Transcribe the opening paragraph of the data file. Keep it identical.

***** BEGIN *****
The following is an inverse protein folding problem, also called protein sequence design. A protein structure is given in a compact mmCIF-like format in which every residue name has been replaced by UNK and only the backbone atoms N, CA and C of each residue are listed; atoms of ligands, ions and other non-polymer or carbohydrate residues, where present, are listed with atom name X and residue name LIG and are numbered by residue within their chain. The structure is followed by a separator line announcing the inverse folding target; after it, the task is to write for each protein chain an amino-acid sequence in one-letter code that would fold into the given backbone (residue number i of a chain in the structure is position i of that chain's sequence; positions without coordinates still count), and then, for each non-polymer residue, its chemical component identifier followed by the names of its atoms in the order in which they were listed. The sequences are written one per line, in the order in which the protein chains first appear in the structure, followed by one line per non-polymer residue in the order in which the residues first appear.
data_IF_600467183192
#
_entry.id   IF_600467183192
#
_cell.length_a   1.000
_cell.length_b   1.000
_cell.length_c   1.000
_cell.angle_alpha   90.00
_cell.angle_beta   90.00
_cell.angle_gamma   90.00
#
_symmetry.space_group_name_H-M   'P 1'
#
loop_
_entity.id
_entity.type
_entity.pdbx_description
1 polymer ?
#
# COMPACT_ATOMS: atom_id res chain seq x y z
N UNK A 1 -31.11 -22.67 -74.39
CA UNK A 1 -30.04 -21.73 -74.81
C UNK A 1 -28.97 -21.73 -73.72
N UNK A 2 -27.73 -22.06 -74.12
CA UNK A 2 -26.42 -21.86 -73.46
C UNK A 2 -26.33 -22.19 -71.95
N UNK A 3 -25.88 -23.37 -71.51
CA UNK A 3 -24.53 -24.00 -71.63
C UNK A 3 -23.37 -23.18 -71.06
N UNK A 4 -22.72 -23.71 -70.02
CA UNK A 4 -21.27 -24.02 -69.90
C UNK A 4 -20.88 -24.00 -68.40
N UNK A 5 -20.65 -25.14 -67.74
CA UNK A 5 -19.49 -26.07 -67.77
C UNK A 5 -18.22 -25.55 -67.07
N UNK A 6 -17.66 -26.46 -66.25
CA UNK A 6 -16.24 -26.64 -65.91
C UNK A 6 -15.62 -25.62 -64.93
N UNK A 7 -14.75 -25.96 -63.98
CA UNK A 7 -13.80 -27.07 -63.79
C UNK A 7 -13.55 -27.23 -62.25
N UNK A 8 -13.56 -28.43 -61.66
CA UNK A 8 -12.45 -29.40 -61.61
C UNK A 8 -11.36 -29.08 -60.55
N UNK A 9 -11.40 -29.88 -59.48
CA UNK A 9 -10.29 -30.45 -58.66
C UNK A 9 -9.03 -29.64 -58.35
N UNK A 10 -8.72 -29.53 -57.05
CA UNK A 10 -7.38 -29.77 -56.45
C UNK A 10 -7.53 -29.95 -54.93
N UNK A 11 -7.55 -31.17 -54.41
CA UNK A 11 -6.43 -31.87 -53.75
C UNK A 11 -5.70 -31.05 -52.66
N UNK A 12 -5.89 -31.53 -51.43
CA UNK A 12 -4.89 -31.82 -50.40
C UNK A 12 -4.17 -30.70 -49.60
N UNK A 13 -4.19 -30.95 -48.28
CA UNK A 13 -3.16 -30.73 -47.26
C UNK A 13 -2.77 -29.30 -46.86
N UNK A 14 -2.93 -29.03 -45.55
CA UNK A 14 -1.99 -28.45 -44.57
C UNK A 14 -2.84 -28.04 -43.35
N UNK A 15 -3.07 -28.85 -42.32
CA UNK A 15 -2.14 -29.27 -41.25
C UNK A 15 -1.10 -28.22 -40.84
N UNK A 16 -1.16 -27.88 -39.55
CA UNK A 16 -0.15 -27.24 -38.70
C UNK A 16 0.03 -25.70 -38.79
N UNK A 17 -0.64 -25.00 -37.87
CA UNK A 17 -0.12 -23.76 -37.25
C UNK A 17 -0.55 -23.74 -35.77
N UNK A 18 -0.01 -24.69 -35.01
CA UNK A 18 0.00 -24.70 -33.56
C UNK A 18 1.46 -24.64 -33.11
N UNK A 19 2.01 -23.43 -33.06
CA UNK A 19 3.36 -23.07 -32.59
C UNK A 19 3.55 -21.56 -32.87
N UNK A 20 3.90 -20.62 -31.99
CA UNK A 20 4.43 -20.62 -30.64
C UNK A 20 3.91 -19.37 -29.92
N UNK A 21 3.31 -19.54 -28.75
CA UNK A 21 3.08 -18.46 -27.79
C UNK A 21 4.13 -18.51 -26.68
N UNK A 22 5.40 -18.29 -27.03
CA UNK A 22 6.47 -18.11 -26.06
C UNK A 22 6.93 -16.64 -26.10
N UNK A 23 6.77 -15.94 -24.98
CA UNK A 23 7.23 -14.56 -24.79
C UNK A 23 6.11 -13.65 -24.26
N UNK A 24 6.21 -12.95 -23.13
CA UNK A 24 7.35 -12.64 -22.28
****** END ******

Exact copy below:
The following is an inverse protein folding problem, also called protein sequence design. A protein structure is given in a compact mmCIF-like format in which every residue name has been replaced by UNK and only the backbone atoms N, CA and C of each residue are listed; atoms of ligands, ions and other non-polymer or carbohydrate residues, where present, are listed with atom name X and residue name LIG and are numbered by residue within their chain. The structure is followed by a separator line announcing the inverse folding target; after it, the task is to write for each protein chain an amino-acid sequence in one-letter code that would fold into the given backbone (residue number i of a chain in the structure is position i of that chain's sequence; positions without coordinates still count), and then, for each non-polymer residue, its chemical component identifier followed by the names of its atoms in the order in which they were listed. The sequences are written one per line, in the order in which the protein chains first appear in the structure, followed by one line per non-polymer residue in the order in which the residues first appear.